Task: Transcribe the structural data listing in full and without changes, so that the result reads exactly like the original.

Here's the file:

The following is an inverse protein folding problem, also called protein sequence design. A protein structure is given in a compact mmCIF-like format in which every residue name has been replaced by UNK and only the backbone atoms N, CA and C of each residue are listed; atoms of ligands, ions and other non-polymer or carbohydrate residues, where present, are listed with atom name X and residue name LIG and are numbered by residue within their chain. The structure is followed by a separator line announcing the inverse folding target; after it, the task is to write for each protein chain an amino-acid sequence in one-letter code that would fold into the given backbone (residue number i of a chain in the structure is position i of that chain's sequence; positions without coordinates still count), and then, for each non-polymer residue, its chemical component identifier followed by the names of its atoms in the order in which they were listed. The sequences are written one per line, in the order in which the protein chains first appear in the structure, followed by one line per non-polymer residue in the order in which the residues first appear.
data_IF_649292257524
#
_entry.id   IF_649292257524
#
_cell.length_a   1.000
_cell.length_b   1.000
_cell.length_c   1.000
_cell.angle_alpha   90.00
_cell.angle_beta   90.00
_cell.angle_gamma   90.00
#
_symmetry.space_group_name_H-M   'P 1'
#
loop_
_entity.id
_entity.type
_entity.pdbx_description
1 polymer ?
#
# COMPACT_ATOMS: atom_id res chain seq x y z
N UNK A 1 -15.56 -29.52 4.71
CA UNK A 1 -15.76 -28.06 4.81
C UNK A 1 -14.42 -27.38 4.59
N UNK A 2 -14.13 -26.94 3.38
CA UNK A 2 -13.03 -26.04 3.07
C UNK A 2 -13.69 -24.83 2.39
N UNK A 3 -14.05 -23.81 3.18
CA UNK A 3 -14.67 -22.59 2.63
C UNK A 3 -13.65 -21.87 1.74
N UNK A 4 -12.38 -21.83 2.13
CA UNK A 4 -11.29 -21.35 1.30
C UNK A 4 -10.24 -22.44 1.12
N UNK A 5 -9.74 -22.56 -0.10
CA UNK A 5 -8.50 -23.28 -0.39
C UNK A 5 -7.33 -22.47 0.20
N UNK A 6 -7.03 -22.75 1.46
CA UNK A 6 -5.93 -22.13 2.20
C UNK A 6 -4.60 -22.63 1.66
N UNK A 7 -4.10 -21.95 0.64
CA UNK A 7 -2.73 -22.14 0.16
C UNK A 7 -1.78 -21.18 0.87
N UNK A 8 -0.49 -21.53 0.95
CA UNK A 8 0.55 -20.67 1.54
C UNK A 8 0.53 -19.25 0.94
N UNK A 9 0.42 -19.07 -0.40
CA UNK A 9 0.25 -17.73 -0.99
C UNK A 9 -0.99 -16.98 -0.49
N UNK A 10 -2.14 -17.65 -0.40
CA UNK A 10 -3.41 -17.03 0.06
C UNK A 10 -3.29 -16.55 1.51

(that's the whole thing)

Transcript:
The following is an inverse protein folding problem, also called protein sequence design. A protein structure is given in a compact mmCIF-like format in which every residue name has been replaced by UNK and only the backbone atoms N, CA and C of each residue are listed; atoms of ligands, ions and other non-polymer or carbohydrate residues, where present, are listed with atom name X and residue name LIG and are numbered by residue within their chain. The structure is followed by a separator line announcing the inverse folding target; after it, the task is to write for each protein chain an amino-acid sequence in one-letter code that would fold into the given backbone (residue number i of a chain in the structure is position i of that chain's sequence; positions without coordinates still count), and then, for each non-polymer residue, its chemical component identifier followed by the names of its atoms in the order in which they were listed. The sequences are written one per line, in the order in which the protein chains first appear in the structure, followed by one line per non-polymer residue in the order in which the residues first appear.
data_IF_649292257524
#
_entry.id   IF_649292257524
#
_cell.length_a   1.000
_cell.length_b   1.000
_cell.length_c   1.000
_cell.angle_alpha   90.00
_cell.angle_beta   90.00
_cell.angle_gamma   90.00
#
_symmetry.space_group_name_H-M   'P 1'
#
loop_
_entity.id
_entity.type
_entity.pdbx_description
1 polymer ?
#
# COMPACT_ATOMS: atom_id res chain seq x y z
N UNK A 1 -15.56 -29.52 4.71
CA UNK A 1 -15.76 -28.06 4.81
C UNK A 1 -14.42 -27.38 4.59
N UNK A 2 -14.13 -26.94 3.38
CA UNK A 2 -13.03 -26.04 3.07
C UNK A 2 -13.69 -24.83 2.39
N UNK A 3 -14.05 -23.81 3.18
CA UNK A 3 -14.67 -22.59 2.63
C UNK A 3 -13.65 -21.87 1.74
N UNK A 4 -12.38 -21.83 2.13
CA UNK A 4 -11.29 -21.35 1.30
C UNK A 4 -10.24 -22.44 1.12
N UNK A 5 -9.74 -22.56 -0.10
CA UNK A 5 -8.50 -23.28 -0.39
C UNK A 5 -7.33 -22.47 0.20
N UNK A 6 -7.03 -22.75 1.46
CA UNK A 6 -5.93 -22.13 2.20
C UNK A 6 -4.60 -22.63 1.66
N UNK A 7 -4.10 -21.95 0.64
CA UNK A 7 -2.73 -22.14 0.16
C UNK A 7 -1.78 -21.18 0.87
N UNK A 8 -0.49 -21.53 0.95
CA UNK A 8 0.55 -20.67 1.54
C UNK A 8 0.53 -19.25 0.94
N UNK A 9 0.42 -19.07 -0.40
CA UNK A 9 0.25 -17.73 -0.99
C UNK A 9 -0.99 -16.98 -0.49
N UNK A 10 -2.14 -17.65 -0.40
CA UNK A 10 -3.41 -17.03 0.06
C UNK A 10 -3.29 -16.55 1.51